for {πt }, using (A.17). It then follows from the discussion in section xx above that there

will also be a locally unique solution to the exact equilibrium relations (1.21) and (3.5) in

the case of tight enough bounds on the exogenous processes. Furthermore, this solution will

satisfy any desired bounds on mt and ˆt . (Since Pt /Mts = 1/mt , this allows us to ensure that

ˆ ±

Pt /Mts ∈ P at all times.) Finally, we observe that (A.19) can be rewritten as (A.16).

1.12 Proof of Proposition 2.12.

Proposition 2.12. In a Sidrauski-Brock model where utility is not necessarily separable,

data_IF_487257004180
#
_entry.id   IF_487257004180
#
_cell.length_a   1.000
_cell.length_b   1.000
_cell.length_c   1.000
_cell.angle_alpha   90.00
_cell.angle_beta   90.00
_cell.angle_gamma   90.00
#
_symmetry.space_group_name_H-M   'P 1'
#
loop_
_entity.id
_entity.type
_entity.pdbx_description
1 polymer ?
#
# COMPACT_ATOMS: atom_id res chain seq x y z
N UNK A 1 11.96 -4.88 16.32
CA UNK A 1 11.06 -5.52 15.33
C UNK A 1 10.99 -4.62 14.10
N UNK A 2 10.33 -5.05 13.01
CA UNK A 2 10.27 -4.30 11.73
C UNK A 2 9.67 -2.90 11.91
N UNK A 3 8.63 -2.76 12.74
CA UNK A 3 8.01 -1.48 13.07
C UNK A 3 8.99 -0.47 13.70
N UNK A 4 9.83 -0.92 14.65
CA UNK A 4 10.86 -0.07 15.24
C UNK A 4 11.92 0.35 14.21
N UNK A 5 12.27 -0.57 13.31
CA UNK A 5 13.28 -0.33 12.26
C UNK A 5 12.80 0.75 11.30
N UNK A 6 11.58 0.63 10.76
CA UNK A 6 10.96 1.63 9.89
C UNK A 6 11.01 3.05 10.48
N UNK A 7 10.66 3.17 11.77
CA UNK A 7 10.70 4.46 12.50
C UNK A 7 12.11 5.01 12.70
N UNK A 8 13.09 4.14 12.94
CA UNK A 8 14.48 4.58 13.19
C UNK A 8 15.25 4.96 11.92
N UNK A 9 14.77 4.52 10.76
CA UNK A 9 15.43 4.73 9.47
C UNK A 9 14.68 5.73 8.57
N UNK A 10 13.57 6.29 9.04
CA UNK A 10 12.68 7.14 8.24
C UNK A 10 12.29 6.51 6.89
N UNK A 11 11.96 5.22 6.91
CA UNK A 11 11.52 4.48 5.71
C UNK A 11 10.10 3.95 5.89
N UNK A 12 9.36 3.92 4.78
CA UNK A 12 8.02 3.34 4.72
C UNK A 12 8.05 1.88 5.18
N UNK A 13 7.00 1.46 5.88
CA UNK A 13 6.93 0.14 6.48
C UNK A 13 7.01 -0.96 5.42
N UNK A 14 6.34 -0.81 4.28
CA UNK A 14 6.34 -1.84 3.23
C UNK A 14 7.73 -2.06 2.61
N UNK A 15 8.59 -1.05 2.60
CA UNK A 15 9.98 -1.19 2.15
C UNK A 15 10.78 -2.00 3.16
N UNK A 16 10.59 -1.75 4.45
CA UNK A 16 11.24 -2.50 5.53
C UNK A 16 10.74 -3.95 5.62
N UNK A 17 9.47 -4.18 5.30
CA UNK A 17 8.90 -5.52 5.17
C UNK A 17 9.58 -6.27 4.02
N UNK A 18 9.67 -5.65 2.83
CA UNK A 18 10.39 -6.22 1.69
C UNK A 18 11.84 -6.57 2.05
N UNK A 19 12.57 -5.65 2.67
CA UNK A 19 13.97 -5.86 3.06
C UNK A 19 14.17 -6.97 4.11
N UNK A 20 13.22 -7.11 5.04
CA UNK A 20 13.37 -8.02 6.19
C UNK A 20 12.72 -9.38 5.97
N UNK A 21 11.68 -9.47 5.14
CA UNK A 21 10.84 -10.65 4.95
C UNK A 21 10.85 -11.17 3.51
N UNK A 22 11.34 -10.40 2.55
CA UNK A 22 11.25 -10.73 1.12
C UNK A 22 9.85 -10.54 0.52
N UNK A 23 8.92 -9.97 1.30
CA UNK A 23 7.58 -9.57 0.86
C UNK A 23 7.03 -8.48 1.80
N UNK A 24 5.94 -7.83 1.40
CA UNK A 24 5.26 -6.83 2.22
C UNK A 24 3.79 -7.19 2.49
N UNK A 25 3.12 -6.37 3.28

let monetary policy be speci¬ed by a Wicksellian rule (1.30) for the central bank™s interest-

rate operating target. Suppose that im = ¯ at all times, for some 0 ¤ ¯ < β ’1 ’ 1; and let

± ±

t

¬scal policy again be speci¬ed by an exogenous process {Dt }. Finally, suppose that

1

χ>’ . (A.21)

2·i

1. APPENDIX TO CHAPTER 2 105

Then equilibrium is determinate in the case of any policy rule with φp > 0. A log-linear

approximation to the locally unique equilibrium price process is given by (3.17), where the

weights are given by (3.18) “ (3.19).

Proof: Substituting (1.34) for ˆt in (3.12), and setting ˆm = 0, we obtain the equilibrium

± ±t

relation

ˆ ˆ —

(1 + (1 + ·i χ)φp )Pt = (1 + ·i χφp )Et Pt+1 + [Et πt+1 + (˜t ’ νt ) + ·i χ(Et νt+1 ’ νt )] (A.22)

r

as a generalization of (1.36). This is once again a stochastic di¬erence equation of the form